4 Key Considerations For Hiring A New Chief Executive Officer

Hiring an individual for a CEO position is no easy feat. Yahoo came under strong criticism and had to face public embarrassment due to Scott Thompson’s resume problems. His bio pages stated that he was the holder of a computer science degree from Stonehill College in Boston, but it was later revealed that the college only started the degree in 1983–Thomson had graduated earlier.

To avoid such debacles, companies need to dig deeper and obtain better information before making a decision. Being limited to internal and external references can be a mistake because not many individuals have prior experience of being a CEO.

Some key considerations for the role include:

1. Multidimensional

CEOs are viewed as ‘hedonic gods’ in the market, which underlines the need for a multidimensional skill bundle. The hiring body should recognize that the company’s production functions rely on CEO skills such as firm-specific knowledge, ability to grow sales and cost reduction..

Industry shocks are the strongest metric on which a CEO applicant can be judged. A resilient person with a foresight about the upcoming trends would define the position.

2. Culture

The new CEO should be able to understand a company’s culture – employee behavior, top manager preferences etc. within a few weeks. For example, the candidate may be asked to bring in a tablet and show how the device can enhance productivity across different departments in a company that runs on a BYOD culture. This is the point where companies should give a glimpse to existing top level executives as they are already aware of the company’s culture.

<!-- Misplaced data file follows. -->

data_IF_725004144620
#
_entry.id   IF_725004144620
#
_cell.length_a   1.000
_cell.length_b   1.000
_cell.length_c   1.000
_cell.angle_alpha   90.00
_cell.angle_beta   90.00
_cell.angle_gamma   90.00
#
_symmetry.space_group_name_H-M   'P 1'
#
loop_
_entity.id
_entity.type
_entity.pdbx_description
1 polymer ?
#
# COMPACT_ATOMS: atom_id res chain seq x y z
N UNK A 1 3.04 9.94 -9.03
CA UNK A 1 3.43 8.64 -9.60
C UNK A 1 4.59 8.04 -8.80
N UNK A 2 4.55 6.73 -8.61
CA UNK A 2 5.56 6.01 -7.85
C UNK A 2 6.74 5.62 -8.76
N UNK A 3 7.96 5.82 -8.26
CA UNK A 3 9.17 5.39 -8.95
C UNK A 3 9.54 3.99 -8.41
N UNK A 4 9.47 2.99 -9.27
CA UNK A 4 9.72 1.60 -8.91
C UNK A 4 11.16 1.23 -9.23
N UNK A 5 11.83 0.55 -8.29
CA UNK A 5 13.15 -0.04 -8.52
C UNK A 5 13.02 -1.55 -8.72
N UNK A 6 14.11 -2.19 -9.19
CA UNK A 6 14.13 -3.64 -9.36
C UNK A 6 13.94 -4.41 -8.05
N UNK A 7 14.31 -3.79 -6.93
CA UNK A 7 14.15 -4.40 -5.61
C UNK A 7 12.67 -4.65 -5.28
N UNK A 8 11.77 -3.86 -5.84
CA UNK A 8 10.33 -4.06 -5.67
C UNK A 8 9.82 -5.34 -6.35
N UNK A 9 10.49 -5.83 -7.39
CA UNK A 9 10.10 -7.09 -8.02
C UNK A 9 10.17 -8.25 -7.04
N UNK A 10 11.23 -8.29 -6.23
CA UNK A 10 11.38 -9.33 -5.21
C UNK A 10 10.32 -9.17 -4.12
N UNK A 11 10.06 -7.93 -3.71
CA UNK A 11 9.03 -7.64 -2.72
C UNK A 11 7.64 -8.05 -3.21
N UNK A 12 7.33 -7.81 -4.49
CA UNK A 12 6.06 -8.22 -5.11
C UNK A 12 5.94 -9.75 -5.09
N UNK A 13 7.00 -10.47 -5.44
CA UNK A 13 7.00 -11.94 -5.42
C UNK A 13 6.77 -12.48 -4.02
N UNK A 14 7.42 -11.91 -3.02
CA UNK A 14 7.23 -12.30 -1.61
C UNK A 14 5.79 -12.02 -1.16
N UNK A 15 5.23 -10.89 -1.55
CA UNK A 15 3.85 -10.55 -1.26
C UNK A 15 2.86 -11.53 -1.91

McLaren recently appointed Mike Flewitt as its CEO (he was previously the COO in the same company). Stryker Corporation also selected Stephen P. MacMillan, who previously served as President and COO, to fill the role of the Chief Executive Officer, which he served until 2012. This goes to show you that established companies aren’t afraid to trust existing executive position holders to fill in if duty should call.

3. Using Heuristics

It is vital for you to look beyond the obvious and bring in corporate heuristics to make the best choices for the firm. The executive quality is normally thought of in terms of the ability of a CEO to positively influence the firm’s performance.

Heuristics allows a ‘phased’ evaluation in which the assessment criteria would be changed from time to time based upon the vision of the firm.

The early stage evaluation of the applicant can be made easier by defining the

– Level and structure of the CEO’s compensation

– Tenure allotment

The definition of incentive and reward would clearly show how willing the candidate is to improve the company’s performance and also prove that he/she is better than the rest.

4. Board

The board should be involved in the CEO hiring process. Members of the board can ask different questions of the applicant base on their expertise and one of them can also make sure that the selected individual goes through the transition seamlessly.

According to Gilreath Consultancy, companies should also avoid taking services of management consultants because they don’t have a track record of hiring top notch subordinates.

Bringing in a new CEO is never easy, but companies who adopt the right approach and keep the key considerations in mind will find a much better hire than companies who neglect the complications associated with the process.